Triumph Press Information


The name Sprint has always been an important one in the history of the Hinckley Triumph company. The first Sprint evolved from the highly popular Trident model in 1993 (it was even called the Trident 900 Sprint initially) and at one stage became the third best selling machine worldwide in Triumph’s fast growing range. The Sprint established itself as an accomplished sports touring machine, with the comfort, torque and extended fuel range essential to touring riders matched to enough performance to make the bike an exhilarating ride. The model also had built-in character to tempt customers away from other mainstream machines.

Two factors have dictated the need for a successor to the Sprint:

First, the relentless and rapid progress of technology in the motorcycle market has meant that new ideas and new design methods can be used to improve upon existing models.

And second, Triumph’s progression away from its original modular design concept. It was this unique concept which allowed the company to burst onto the scene with a wide range of models using engines with the same basic design, a single frame and many other shared components. The modular concept enabled Triumph to establish its solid reputation for fine motorcycles in an astonishingly short period of time, but Triumph is also well aware of the concept’s limitations, and began moving away from it first with the supersports Daytona T595 of 1997, using an entirely new engine and frame.

Progressing from the modular concept does not mean leaving behind model names and the qualities associated with them. ‘Sprint’ has powerful associations with the sport-touring genre which give the name a strong meaning to many riders, so Triumph has chosen to retain it for its brand new sports tourer, the Sprint ST.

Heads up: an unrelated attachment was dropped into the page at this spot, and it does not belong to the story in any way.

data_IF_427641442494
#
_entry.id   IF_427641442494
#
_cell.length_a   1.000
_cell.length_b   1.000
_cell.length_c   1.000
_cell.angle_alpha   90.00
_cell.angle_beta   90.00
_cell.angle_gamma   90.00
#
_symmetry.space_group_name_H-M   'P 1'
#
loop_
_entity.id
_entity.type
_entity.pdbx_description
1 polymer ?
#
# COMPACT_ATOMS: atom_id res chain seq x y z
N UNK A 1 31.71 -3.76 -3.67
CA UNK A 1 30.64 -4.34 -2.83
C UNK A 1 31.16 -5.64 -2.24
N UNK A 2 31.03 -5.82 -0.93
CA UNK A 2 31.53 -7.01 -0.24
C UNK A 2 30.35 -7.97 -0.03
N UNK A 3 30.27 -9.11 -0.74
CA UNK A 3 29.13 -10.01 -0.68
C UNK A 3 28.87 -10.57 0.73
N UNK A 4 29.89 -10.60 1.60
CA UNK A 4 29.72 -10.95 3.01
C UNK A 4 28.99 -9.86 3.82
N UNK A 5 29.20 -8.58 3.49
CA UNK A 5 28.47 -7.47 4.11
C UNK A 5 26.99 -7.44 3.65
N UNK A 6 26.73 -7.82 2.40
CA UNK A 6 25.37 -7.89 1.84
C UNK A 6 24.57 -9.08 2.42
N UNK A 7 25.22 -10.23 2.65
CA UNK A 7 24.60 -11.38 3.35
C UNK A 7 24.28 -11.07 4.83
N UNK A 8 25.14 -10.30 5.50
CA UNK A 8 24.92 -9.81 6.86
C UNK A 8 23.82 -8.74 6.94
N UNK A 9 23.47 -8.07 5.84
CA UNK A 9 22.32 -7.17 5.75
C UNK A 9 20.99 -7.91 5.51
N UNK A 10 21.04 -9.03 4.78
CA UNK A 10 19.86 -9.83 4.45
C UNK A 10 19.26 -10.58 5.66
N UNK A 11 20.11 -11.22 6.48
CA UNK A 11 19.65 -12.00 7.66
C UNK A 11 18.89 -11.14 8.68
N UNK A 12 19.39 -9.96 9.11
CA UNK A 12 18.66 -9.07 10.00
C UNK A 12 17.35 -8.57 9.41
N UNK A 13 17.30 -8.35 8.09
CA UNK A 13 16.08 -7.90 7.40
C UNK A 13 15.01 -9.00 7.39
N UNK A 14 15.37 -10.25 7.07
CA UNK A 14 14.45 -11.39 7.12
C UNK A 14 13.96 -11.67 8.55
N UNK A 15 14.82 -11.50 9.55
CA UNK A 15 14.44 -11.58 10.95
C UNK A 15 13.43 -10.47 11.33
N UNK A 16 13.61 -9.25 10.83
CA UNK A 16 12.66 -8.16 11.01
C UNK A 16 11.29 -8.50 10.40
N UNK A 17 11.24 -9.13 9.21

In advancing the abilities of the outgoing Sprint in every respect the Sprint ST not only appeals to an even wider range of riders, but now also challenges the benchmark machines in motorcycling’s most sophisticated market sector.



The sports touring sector is unusual in that it features a relatively small number of machines which nevertheless sell in large numbers. These are high quality, sophisticated motorcycles which appeal to riders who tend to use their bikes more frequently than pure sports riders, often combining commuting needs with weekend sports riding and long distance touring.

The Sprint ST design team was given an extensive and extremely demanding brief to satisfy this market:

The new Sprint was to be the most sophisticated Triumph to date in terms of driveability and ease of use, yet should match or exceed the sector’s very high benchmark standards in respect of power, performance, handling, braking, comfort, fuel economy and weather protection - and all at a price within a few per cent of the market leading machines. At the same time, the Sprint ST should show a marked improvement in engine character over some of the competition, which were seen by some as being too bland.

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